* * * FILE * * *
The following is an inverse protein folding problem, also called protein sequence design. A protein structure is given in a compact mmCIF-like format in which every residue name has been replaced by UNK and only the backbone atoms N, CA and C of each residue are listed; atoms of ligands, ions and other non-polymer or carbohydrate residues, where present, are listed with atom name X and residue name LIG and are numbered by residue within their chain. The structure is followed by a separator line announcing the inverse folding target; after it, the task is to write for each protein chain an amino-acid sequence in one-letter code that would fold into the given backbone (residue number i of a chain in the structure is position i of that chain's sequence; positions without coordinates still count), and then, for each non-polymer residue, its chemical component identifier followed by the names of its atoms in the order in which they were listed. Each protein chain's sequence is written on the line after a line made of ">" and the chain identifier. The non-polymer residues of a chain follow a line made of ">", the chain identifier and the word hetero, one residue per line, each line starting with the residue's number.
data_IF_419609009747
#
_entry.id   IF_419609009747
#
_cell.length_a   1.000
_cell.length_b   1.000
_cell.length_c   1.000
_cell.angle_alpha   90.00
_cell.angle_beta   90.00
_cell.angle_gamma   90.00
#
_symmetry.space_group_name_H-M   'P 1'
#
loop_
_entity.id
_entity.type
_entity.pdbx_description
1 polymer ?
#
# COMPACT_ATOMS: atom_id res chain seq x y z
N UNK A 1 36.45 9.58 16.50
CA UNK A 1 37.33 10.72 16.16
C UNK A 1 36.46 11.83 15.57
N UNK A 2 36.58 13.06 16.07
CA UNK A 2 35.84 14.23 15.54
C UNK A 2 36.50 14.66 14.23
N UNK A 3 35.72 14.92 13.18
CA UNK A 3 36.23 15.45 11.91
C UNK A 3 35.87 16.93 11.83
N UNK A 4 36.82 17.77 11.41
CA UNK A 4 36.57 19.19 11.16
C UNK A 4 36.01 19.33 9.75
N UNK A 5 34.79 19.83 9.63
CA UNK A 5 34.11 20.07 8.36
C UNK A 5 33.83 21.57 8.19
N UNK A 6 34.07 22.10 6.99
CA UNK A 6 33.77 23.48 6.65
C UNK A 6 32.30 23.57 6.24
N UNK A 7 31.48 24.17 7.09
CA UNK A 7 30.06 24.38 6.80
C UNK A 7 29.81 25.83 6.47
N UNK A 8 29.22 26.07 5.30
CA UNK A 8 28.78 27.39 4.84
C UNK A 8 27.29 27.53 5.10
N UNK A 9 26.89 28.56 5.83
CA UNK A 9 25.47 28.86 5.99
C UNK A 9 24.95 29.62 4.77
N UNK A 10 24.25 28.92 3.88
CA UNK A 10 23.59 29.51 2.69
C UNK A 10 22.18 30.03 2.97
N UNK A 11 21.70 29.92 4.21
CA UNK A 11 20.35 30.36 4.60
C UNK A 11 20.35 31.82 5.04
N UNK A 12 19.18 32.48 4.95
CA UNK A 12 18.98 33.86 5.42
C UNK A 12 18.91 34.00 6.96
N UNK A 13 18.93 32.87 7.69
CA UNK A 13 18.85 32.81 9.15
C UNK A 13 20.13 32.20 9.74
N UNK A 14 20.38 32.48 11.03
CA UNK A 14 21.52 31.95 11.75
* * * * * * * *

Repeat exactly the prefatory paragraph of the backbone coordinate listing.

The following is an inverse protein folding problem, also called protein sequence design. A protein structure is given in a compact mmCIF-like format in which every residue name has been replaced by UNK and only the backbone atoms N, CA and C of each residue are listed; atoms of ligands, ions and other non-polymer or carbohydrate residues, where present, are listed with atom name X and residue name LIG and are numbered by residue within their chain. The structure is followed by a separator line announcing the inverse folding target; after it, the task is to write for each protein chain an amino-acid sequence in one-letter code that would fold into the given backbone (residue number i of a chain in the structure is position i of that chain's sequence; positions without coordinates still count), and then, for each non-polymer residue, its chemical component identifier followed by the names of its atoms in the order in which they were listed. Each protein chain's sequence is written on the line after a line made of ">" and the chain identifier. The non-polymer residues of a chain follow a line made of ">", the chain identifier and the word hetero, one residue per line, each line starting with the residue's number.